Who remembers those first back-to-school homework assignments, asking about summer vacation? One of those terrible things about being in a household composed entirely of working adults is looking back over a summer and realizing that you didn’t really have a break, especially not a gloriously excessive one like you idealize from your childhood.
It wasn’t all business-as-usual at the Library, though. Just a few days ago we finished our summer reading program. And while the children’s department was focusing on superheroes, here in “adult” land we talked about goals. It was a time to deliberately break out of our usual reading patterns (or genres). We all wanted to try something new, even if that something was as simple as setting aside a few minutes a day to be able to read.
That last one is not my particular problem. I read almost compulsively. I read while I eat and while I cook. For years, my exercise regimen has been based around what I can do while reading. I buy purses based on their ability to hold books. I have read during class, work and religious services. I have read throughout parties, sporting events and dental procedures. Books are my security blankets.
Between the shelves at home and the shelves at work, I am constantly surrounded by books I could be reading. Because I have ready access to recommendations, my “to read” list numbers in the thousands. I read more than forty books this summer, including books for this blog, continuations of four different series, half a dozen graphic novels and one personal development project, besides a pile that just seemed interesting.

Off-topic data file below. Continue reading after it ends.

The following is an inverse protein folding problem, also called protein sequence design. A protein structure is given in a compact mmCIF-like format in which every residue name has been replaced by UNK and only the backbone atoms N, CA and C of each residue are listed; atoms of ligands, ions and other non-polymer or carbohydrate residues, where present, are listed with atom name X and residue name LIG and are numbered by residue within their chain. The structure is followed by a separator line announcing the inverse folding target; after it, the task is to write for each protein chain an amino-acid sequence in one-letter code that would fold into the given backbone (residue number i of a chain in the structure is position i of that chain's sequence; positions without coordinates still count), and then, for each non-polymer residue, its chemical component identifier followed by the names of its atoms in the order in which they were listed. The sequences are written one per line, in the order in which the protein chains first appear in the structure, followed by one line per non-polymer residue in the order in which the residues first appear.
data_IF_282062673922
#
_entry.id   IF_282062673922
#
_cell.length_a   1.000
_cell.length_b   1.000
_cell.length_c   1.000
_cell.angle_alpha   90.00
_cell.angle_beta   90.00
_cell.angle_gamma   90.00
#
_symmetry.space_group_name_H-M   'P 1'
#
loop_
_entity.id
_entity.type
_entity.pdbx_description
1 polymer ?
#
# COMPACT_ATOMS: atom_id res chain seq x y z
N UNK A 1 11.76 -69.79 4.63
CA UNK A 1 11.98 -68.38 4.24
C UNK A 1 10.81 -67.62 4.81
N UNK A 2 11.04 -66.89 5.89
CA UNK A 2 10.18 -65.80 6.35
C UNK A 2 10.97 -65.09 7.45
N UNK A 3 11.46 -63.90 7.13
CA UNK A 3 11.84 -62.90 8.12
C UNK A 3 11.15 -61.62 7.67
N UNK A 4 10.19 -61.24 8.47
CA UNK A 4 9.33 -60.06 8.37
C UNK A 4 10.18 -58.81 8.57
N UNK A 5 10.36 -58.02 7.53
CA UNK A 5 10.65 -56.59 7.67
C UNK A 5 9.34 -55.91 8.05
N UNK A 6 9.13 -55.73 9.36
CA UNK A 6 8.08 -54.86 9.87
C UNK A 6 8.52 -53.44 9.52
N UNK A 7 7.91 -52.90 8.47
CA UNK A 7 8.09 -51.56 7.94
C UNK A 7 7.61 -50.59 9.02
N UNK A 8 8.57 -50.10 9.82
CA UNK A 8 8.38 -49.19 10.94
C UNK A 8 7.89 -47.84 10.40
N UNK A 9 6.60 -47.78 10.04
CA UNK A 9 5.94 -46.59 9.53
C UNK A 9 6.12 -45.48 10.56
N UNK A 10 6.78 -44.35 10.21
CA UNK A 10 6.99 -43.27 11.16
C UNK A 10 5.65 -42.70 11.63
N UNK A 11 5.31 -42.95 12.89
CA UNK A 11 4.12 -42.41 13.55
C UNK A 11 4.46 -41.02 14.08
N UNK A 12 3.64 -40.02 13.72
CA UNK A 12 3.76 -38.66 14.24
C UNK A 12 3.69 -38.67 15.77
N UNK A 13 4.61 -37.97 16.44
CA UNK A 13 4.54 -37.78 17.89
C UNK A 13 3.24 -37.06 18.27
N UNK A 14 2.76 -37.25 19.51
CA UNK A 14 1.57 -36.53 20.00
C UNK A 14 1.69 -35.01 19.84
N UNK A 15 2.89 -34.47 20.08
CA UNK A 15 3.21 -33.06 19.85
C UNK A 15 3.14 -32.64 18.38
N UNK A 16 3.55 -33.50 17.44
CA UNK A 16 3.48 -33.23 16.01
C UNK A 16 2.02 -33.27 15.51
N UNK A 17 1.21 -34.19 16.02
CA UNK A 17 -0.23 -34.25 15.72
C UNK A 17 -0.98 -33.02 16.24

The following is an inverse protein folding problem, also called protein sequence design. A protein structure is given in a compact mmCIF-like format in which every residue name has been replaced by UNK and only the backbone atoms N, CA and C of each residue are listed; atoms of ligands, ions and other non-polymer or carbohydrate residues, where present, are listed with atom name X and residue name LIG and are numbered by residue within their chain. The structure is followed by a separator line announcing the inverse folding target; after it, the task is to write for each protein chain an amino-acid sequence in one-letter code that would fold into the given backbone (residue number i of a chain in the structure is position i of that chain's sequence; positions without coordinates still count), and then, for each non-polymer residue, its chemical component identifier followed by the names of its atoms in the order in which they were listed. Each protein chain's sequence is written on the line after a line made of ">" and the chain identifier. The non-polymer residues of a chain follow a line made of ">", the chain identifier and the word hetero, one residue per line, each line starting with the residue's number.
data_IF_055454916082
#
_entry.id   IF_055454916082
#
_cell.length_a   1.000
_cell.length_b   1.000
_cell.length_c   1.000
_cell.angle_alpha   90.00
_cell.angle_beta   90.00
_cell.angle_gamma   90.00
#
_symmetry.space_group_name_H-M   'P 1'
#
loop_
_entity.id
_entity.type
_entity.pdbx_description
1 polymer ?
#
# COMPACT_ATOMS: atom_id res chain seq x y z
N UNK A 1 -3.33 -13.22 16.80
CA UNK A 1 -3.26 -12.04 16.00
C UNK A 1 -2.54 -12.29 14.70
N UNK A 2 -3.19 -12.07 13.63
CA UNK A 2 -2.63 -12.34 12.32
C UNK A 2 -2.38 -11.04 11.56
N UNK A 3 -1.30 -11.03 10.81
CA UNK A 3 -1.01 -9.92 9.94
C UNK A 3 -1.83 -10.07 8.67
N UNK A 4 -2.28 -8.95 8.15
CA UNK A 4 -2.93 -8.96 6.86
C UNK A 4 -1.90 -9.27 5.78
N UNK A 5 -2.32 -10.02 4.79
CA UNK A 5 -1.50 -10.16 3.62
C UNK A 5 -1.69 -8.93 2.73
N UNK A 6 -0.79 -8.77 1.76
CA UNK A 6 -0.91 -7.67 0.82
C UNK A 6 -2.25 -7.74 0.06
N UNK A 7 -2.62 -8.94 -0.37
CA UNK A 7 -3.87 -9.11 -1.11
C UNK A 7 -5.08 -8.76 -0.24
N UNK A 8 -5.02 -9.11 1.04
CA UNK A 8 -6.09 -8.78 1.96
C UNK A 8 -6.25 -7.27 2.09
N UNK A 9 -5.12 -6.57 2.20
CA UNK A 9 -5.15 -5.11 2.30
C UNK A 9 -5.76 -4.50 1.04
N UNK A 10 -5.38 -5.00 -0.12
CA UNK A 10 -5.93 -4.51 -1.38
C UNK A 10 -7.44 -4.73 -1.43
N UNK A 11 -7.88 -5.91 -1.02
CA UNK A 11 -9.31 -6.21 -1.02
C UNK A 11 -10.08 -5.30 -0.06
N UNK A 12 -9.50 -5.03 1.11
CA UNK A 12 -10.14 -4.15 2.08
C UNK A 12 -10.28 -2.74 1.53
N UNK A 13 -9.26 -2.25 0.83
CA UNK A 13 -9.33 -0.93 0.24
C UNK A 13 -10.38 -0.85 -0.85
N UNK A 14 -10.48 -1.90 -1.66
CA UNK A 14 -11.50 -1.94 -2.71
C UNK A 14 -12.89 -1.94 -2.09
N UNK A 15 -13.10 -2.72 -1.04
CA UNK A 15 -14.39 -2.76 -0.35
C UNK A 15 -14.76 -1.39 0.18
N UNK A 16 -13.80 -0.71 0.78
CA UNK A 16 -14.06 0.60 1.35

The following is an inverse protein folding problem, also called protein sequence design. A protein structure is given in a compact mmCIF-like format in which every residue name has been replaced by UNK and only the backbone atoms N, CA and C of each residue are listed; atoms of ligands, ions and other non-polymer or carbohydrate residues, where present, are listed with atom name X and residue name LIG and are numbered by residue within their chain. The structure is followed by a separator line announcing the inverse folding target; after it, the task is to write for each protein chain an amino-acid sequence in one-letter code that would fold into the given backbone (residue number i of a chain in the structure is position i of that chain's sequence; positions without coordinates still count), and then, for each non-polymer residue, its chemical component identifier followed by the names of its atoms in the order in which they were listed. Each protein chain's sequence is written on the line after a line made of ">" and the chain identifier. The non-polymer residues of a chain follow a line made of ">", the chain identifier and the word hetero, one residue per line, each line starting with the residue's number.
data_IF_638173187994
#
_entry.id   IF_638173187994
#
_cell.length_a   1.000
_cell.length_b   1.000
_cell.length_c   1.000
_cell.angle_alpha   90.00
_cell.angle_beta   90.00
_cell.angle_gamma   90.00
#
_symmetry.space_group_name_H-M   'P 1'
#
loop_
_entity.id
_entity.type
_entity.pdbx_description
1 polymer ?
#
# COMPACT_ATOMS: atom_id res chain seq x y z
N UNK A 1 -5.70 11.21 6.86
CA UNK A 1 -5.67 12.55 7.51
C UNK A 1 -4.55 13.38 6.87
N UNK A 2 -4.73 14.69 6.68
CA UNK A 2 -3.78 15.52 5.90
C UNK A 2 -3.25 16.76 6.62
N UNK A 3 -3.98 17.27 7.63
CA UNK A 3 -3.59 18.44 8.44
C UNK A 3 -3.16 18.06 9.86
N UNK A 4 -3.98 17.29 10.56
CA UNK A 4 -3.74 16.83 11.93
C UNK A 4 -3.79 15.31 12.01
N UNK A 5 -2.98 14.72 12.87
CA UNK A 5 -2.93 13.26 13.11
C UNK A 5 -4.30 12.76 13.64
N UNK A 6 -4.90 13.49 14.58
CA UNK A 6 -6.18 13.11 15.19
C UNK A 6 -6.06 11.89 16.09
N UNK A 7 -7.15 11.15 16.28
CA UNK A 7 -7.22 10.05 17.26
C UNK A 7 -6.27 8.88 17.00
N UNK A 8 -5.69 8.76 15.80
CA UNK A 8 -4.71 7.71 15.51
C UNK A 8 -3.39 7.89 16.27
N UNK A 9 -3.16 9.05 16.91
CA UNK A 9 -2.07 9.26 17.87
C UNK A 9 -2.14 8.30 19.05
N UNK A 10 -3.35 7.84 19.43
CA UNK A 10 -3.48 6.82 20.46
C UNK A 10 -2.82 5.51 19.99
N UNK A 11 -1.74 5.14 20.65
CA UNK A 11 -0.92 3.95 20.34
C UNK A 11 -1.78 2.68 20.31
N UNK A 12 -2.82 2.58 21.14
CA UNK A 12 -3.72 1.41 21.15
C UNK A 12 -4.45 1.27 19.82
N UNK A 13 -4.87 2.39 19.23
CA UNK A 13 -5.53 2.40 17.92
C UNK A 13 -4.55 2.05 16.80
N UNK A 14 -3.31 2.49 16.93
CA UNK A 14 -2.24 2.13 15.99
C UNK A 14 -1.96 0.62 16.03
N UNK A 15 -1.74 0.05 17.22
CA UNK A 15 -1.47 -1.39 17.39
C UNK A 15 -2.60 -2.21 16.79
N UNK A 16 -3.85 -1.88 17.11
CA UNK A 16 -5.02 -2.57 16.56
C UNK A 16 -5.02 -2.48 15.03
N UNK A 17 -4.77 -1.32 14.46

Despite all this, I didn’t actually meet my declared “summer reading goal.” The challenge I had set for myself was to only read books I had never read before. I made an exception for reference books, including cookbooks, because I rarely devour those in a single pass. But even with the mountains of new things calling my name, I re-read books one and two of a trilogy to prepare for book three, and half-accidentally repeated a John Grisham (by chapter three I was sure it was familiar, but I had already been sucked in too well to put it down).
I did meet some of my less explicit reading goals this summer. More than half of my books had female authors, and the list represented diversity of age, race, religion, national origin and sexual orientation. Most were from my “to read” list, rather than the metaphorical flings that caught my eye across a crowded shelving truck. Many were interesting, a few even useful.
Given all that, does meeting the goal even matter? I mean, if I had declared from the beginning that I didn’t care if I met my goal, I wouldn’t have tried. And I did push myself to avoid some of my “comfort” books because I had set this goal, and discovered a few new lovely things. Perhaps, then, the deeper purpose of the goal—pushing me to actually work through new things, even when it took more effort—was met. That’s something to consider when I set my next goal.
P.S. If you are in need of suggestions, here are a few of my favorites from this summer:
The World Forgot (book three in a ridiculous sci-fi trilogy about teen pregnancy, space travel and alien prejudice)
Superman: Secret Identity (a stand-alone comic book about a man named Clark Kent in a world that already has a Superman)
Men Explain Things to Me (essays about experiencing a gendered world that sometimes doesn’t work)
March: Book Two (part two of a three-volume graphic memoir by Congressman John Lewis about his experiences in the Civil Rights movement)
Roller Girl (a graphic novel aimed at middle schoolers about growing up, changing friendships and roller derby)
Breasts: A natural and unnatural history (this one is kinda self-explanatory)